2. Just as Jewish culture is not monolithic, so there is diversity within Asian culture. One implication is that when we share our faith with nonbelieving Asian-Jewish couples, we need to ask how each spouse relates to the gospel. For instance, was the Asian spouse exposed to the gospel earlier in life (as in the cases of Philip Cheng and Teresa Arensberg)? Or was the spouse indoctrinated into an atheist ideology, perhaps in mainland China or Vietnam? Maybe the Asian partner rebelled against Christianity at some point and has objections to faith in Jesus that are significantly different from the objections of the Jewish spouse. Or perhaps she was raised in the Buddhist or Shinto religion with no familiarity with Christianity altogether and therefore no thoughts on the gospel at all. While a Jewish person may grapple with an upbringing that taught him that Jewish identity is contrary to faith in Y’shua, an unbelieving Asian partner will have entirely different sets of issues and objections. On the other hand, an Asian family member raised in a traditional Buddhist household who considers Jesus may feel the same disloyalty to her community that a Jewish person often experiences.
As with anyone, the only way to find out which of the above scenarios reflects the reality is to befriend the couple and get to know them. It’s good to know what someone’s questions are before offering the gospel as the answer.
3. Intermarried families in a Messianic Jewish community may wish to have a “pluriform” identity—that is, not only Jewish but with an additional component. What is appropriate for a couple that is Jewish on both sides might not be optimal for an intermarried couple. In fact, the family should be encouraged to also be connected to the Asian side (or Italian, African-American, etc.). Stan Meyer interviewed several Asian-Jewish couples for this article; what he found was that none of the families he spoke with chose to identify as 100% Jewish or 100% Asian. Those who maintained a strong Jewish identity still desired to impart to their children their Asian heritage. Even where the children received a bar or bat mitzvah, both the parents and the children continued to value the ancestry and heritage of both sides. This means that while it can be a good thing to invite intermarried friends to a Messianic congregation to help impart some sense of Jewish identity, we also need to provide “space” for the non-Jewish component of the family. It is good if there is some group where they can network with other similar families.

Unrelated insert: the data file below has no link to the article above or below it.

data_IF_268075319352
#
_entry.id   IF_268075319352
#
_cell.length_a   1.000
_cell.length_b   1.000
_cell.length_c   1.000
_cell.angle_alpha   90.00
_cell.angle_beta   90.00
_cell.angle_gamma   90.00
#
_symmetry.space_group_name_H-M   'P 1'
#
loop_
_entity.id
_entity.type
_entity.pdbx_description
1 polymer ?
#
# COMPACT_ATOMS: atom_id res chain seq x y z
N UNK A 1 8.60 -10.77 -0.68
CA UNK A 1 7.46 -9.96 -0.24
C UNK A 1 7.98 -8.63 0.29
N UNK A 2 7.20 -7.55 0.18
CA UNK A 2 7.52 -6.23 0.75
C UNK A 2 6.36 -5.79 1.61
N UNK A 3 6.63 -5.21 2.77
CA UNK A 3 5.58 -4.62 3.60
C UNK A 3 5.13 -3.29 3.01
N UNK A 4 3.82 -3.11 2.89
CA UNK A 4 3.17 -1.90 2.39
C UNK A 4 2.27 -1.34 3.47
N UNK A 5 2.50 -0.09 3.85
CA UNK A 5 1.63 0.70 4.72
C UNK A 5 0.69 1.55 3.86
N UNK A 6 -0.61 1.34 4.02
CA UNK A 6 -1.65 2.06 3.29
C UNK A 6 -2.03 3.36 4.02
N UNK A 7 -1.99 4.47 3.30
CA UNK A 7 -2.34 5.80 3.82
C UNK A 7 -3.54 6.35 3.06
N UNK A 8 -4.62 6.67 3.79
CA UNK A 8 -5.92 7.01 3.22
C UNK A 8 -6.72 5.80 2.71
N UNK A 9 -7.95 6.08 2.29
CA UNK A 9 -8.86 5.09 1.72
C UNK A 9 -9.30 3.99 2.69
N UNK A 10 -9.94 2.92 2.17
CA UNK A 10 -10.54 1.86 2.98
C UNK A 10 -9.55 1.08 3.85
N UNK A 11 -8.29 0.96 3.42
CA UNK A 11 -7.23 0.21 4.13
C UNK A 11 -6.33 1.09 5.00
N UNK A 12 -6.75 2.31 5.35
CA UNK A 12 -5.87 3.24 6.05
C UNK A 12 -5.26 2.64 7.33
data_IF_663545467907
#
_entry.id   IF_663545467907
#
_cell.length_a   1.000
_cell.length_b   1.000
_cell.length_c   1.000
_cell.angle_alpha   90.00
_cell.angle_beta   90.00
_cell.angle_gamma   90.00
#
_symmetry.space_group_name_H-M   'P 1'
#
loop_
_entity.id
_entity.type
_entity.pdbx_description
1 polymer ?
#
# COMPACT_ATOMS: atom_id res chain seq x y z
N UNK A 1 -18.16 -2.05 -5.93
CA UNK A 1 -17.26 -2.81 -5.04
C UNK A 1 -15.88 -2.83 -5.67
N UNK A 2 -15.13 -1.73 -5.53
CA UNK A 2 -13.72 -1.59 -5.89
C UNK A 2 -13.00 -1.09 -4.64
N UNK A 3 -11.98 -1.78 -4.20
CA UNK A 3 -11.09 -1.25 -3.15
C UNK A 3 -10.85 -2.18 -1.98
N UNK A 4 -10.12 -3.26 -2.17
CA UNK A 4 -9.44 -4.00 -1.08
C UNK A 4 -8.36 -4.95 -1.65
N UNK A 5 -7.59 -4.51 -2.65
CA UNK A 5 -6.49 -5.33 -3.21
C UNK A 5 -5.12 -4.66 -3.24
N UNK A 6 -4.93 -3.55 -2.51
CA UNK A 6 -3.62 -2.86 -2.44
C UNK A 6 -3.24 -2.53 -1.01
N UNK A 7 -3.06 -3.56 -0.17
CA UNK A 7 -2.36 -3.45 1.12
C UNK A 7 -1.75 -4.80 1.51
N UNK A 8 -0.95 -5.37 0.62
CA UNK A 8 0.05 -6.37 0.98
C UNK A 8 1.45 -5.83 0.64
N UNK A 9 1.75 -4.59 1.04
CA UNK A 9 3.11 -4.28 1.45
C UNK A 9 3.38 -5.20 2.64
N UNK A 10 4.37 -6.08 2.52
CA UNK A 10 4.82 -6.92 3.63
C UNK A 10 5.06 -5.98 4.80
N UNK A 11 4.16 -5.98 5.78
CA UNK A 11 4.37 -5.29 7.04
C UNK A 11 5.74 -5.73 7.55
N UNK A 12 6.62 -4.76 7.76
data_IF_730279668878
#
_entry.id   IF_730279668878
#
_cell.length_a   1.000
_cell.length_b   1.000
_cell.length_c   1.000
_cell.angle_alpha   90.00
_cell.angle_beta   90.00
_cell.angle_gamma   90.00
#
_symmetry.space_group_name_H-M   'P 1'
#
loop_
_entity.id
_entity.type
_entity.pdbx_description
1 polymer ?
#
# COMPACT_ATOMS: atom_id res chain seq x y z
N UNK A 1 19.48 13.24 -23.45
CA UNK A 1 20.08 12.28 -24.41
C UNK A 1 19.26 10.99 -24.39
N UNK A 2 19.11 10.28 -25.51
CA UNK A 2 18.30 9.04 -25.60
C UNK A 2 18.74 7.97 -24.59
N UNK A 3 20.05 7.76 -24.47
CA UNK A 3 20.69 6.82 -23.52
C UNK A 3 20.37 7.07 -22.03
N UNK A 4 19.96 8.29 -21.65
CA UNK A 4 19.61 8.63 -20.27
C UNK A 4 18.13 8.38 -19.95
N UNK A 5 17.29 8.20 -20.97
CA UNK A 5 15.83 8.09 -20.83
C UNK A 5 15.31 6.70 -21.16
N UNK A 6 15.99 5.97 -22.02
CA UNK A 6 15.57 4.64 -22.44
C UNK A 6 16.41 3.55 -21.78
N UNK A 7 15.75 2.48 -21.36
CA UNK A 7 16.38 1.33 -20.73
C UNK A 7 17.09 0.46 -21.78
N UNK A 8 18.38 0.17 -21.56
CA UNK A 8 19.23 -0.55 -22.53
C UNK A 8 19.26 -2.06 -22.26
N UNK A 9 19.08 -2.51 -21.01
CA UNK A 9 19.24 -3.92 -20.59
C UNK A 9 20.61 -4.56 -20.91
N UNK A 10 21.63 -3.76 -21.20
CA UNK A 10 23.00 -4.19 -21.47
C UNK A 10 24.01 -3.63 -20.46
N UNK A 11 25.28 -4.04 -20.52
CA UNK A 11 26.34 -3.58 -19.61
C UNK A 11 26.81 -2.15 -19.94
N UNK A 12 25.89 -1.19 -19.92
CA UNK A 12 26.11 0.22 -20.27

4. The children of intermarried couples will have their own concerns and issues. Children of mixed marriages often go through a cultural balancing act, or find their way into a fusion of both cultures into something new. They will need a context to flesh out who they are; and yes, they are going to be different. A Messianic Jewish community may affirm the Jewish component, but it may take the home or school to address the other culture.